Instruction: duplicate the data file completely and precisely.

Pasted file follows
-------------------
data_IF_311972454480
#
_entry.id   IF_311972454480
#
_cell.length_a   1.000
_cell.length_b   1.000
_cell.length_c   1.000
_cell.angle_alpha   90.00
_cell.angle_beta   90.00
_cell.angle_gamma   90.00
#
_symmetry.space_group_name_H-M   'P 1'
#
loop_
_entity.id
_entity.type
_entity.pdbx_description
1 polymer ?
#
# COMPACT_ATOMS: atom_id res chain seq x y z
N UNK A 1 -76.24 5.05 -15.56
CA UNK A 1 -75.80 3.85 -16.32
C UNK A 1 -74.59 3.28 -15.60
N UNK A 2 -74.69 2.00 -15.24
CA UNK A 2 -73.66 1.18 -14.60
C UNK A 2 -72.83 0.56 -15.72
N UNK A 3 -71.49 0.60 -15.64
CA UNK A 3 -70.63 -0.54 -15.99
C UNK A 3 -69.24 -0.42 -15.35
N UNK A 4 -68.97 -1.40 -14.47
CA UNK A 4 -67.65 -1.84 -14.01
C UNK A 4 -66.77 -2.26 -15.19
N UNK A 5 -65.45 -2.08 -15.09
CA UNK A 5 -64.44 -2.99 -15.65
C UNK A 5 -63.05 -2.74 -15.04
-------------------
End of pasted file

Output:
data_IF_311972454480
#
_entry.id   IF_311972454480
#
_cell.length_a   1.000
_cell.length_b   1.000
_cell.length_c   1.000
_cell.angle_alpha   90.00
_cell.angle_beta   90.00
_cell.angle_gamma   90.00
#
_symmetry.space_group_name_H-M   'P 1'
#
loop_
_entity.id
_entity.type
_entity.pdbx_description
1 polymer ?
#
# COMPACT_ATOMS: atom_id res chain seq x y z
N UNK A 1 -76.24 5.05 -15.56
CA UNK A 1 -75.80 3.85 -16.32
C UNK A 1 -74.59 3.28 -15.60
N UNK A 2 -74.69 2.00 -15.24
CA UNK A 2 -73.66 1.18 -14.60
C UNK A 2 -72.83 0.56 -15.72
N UNK A 3 -71.49 0.60 -15.64
CA UNK A 3 -70.63 -0.54 -15.99
C UNK A 3 -69.24 -0.42 -15.35
N UNK A 4 -68.97 -1.40 -14.47
CA UNK A 4 -67.65 -1.84 -14.01
C UNK A 4 -66.77 -2.26 -15.19
N UNK A 5 -65.45 -2.08 -15.09
CA UNK A 5 -64.44 -2.99 -15.65
C UNK A 5 -63.05 -2.74 -15.04